Should you use credit cards for everyday spending?
February 15, 2012
With debit card rewards programs all but gone and checking account interest rates at historic lows, many consumers may be turning to their credit cards more often for their everyday spending. Visa recently posted a 16 percent increase in first-quarter fiscal year profits -- a likely outcome of consumers trying to dodge the debit card fees that appeared last year.
But while using a credit card makes sense if you miss the perks that used to be associated with checking accounts, there are some things to keep in mind before you begin turning to your credit card regularly. Your success with this method will likely depend on your spending and bill-paying habits.
Here are some of the arguments for and against using a credit card for your everyday spending:
1. You can reward yourself. Credit card issuers are aggressively offering rewards such as cash back and gift cards these days, so using a credit card as a daily spending tool can pay off with airline miles, cash and other prizes. However, if you're using a credit card to earn the rewards, you need to pay off the balance every month, since cards that offer rewards tend to come with higher interest rates.
2. It can allow your money to earn interest elsewhere. If you really want to maximize the benefits of using a credit card, you can store your paycheck in a high-interest savings account until it's time to pay your credit card bill. While today's interest rates are nothing to get excited about, seeking out the best savings account rates, such as those featured in MoneyRates.com's America's Best Rates features, can help you squeeze every dime possible from your income.
1. Retail prices may rise. The main reason checking accounts and debit cards have become less attractive involves the federal rules imposed last year that limited what banks can charge retailers for debit card transactions. But banks and card issuers are still able to charge merchants whatever they choose on credit card transactions. As a result, if consumers start using credit cards more often for regular purchases, retail prices could rise to help merchants offset the fees.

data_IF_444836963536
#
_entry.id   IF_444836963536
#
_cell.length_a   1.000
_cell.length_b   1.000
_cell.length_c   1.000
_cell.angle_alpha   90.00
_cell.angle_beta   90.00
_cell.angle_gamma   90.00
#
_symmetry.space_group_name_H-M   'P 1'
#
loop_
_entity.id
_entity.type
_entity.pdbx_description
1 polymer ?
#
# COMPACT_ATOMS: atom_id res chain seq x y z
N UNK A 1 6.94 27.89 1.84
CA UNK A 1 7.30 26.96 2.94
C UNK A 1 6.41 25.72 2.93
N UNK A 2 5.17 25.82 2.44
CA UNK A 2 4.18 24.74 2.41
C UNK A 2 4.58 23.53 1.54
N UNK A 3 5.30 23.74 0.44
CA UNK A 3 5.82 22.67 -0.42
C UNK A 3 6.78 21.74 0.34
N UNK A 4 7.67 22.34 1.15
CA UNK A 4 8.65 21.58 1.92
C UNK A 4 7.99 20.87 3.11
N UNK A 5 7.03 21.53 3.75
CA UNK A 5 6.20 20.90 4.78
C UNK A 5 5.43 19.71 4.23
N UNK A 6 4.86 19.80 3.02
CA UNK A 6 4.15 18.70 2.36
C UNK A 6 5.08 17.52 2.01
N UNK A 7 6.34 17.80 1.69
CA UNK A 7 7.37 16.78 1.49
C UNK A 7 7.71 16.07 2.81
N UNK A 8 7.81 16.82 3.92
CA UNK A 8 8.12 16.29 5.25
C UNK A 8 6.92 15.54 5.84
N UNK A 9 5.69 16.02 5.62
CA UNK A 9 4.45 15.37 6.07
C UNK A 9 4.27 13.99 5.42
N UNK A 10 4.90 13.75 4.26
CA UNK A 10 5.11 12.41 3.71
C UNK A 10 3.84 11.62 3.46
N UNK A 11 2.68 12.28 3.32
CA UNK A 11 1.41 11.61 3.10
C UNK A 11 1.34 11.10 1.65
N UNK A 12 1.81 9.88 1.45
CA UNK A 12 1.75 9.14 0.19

2. Mistakes can be costly. Many credit card users have missed a monthly payment -- or at least missed the payment deadline -- at one time or another. When that happens, all sorts of fees and interest charges can trigger that could easily cancel out any benefits you'd get from using the card. While it's a good idea to contest such charges, there's no guarantee you can have them removed.
3. You have to be organized to benefit. To get the absolute best deals and rewards through your credit cards, you may need to carry several cards with you. For instance, a gas rewards card may give you the best discounts when buying fuel, while other cards may reward you with better benefits for groceries, dining, and other purchases. So if you really want to capture the most perks possible, it will require some research and organization to effectively manage the process.
There's plenty to consider before you ditch your debit card or checkbook in favor of a credit card. But if you miss the rewards that used to come with your checking account not so long ago, that consideration may be worth it.